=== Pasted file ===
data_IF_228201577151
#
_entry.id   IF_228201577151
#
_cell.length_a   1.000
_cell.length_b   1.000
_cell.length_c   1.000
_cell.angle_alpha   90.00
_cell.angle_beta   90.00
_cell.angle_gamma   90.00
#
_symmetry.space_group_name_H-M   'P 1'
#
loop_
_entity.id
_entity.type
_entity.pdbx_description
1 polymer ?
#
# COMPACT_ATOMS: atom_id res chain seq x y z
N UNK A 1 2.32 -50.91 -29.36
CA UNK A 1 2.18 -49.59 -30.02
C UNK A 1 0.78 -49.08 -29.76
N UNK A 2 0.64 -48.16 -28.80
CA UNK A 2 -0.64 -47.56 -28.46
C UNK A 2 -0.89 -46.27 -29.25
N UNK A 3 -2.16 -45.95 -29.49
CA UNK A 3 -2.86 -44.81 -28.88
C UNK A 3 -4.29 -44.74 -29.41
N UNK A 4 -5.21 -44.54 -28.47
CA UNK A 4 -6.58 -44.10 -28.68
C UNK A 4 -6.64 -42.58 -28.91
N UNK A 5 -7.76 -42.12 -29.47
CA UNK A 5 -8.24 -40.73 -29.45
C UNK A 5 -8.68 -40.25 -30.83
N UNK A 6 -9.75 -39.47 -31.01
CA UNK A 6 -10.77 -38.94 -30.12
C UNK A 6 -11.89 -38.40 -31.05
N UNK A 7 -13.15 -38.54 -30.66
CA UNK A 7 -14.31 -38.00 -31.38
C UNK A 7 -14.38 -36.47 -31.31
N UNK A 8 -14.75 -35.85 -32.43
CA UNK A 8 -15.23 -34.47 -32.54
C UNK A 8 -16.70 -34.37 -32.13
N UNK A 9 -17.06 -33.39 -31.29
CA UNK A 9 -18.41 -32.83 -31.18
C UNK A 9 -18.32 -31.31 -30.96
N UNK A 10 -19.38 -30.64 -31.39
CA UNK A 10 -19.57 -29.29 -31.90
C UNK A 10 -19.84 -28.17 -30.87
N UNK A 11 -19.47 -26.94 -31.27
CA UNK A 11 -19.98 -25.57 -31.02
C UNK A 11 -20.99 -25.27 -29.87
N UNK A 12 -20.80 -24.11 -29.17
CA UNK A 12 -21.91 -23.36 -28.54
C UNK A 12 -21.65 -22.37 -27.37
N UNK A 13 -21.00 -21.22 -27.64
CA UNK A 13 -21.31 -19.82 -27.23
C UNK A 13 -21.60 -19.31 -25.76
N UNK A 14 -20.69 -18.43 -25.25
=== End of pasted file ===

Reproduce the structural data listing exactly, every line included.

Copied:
data_IF_228201577151
#
_entry.id   IF_228201577151
#
_cell.length_a   1.000
_cell.length_b   1.000
_cell.length_c   1.000
_cell.angle_alpha   90.00
_cell.angle_beta   90.00
_cell.angle_gamma   90.00
#
_symmetry.space_group_name_H-M   'P 1'
#
loop_
_entity.id
_entity.type
_entity.pdbx_description
1 polymer ?
#
# COMPACT_ATOMS: atom_id res chain seq x y z
N UNK A 1 2.32 -50.91 -29.36
CA UNK A 1 2.18 -49.59 -30.02
C UNK A 1 0.78 -49.08 -29.76
N UNK A 2 0.64 -48.16 -28.80
CA UNK A 2 -0.64 -47.56 -28.46
C UNK A 2 -0.89 -46.27 -29.25
N UNK A 3 -2.16 -45.95 -29.49
CA UNK A 3 -2.86 -44.81 -28.88
C UNK A 3 -4.29 -44.74 -29.41
N UNK A 4 -5.21 -44.54 -28.47
CA UNK A 4 -6.58 -44.10 -28.68
C UNK A 4 -6.64 -42.58 -28.91
N UNK A 5 -7.76 -42.12 -29.47
CA UNK A 5 -8.24 -40.73 -29.45
C UNK A 5 -8.68 -40.25 -30.83
N UNK A 6 -9.75 -39.47 -31.01
CA UNK A 6 -10.77 -38.94 -30.12
C UNK A 6 -11.89 -38.40 -31.05
N UNK A 7 -13.15 -38.54 -30.66
CA UNK A 7 -14.31 -38.00 -31.38
C UNK A 7 -14.38 -36.47 -31.31
N UNK A 8 -14.75 -35.85 -32.43
CA UNK A 8 -15.23 -34.47 -32.54
C UNK A 8 -16.70 -34.37 -32.13
N UNK A 9 -17.06 -33.39 -31.29
CA UNK A 9 -18.41 -32.83 -31.18
C UNK A 9 -18.32 -31.31 -30.96
N UNK A 10 -19.38 -30.64 -31.39
CA UNK A 10 -19.57 -29.29 -31.90
C UNK A 10 -19.84 -28.17 -30.87
N UNK A 11 -19.47 -26.94 -31.27
CA UNK A 11 -19.98 -25.57 -31.02
C UNK A 11 -20.99 -25.27 -29.87
N UNK A 12 -20.80 -24.11 -29.17
CA UNK A 12 -21.91 -23.36 -28.54
C UNK A 12 -21.65 -22.37 -27.37
N UNK A 13 -21.00 -21.22 -27.64
CA UNK A 13 -21.31 -19.82 -27.23
C UNK A 13 -21.60 -19.31 -25.76
N UNK A 14 -20.69 -18.43 -25.25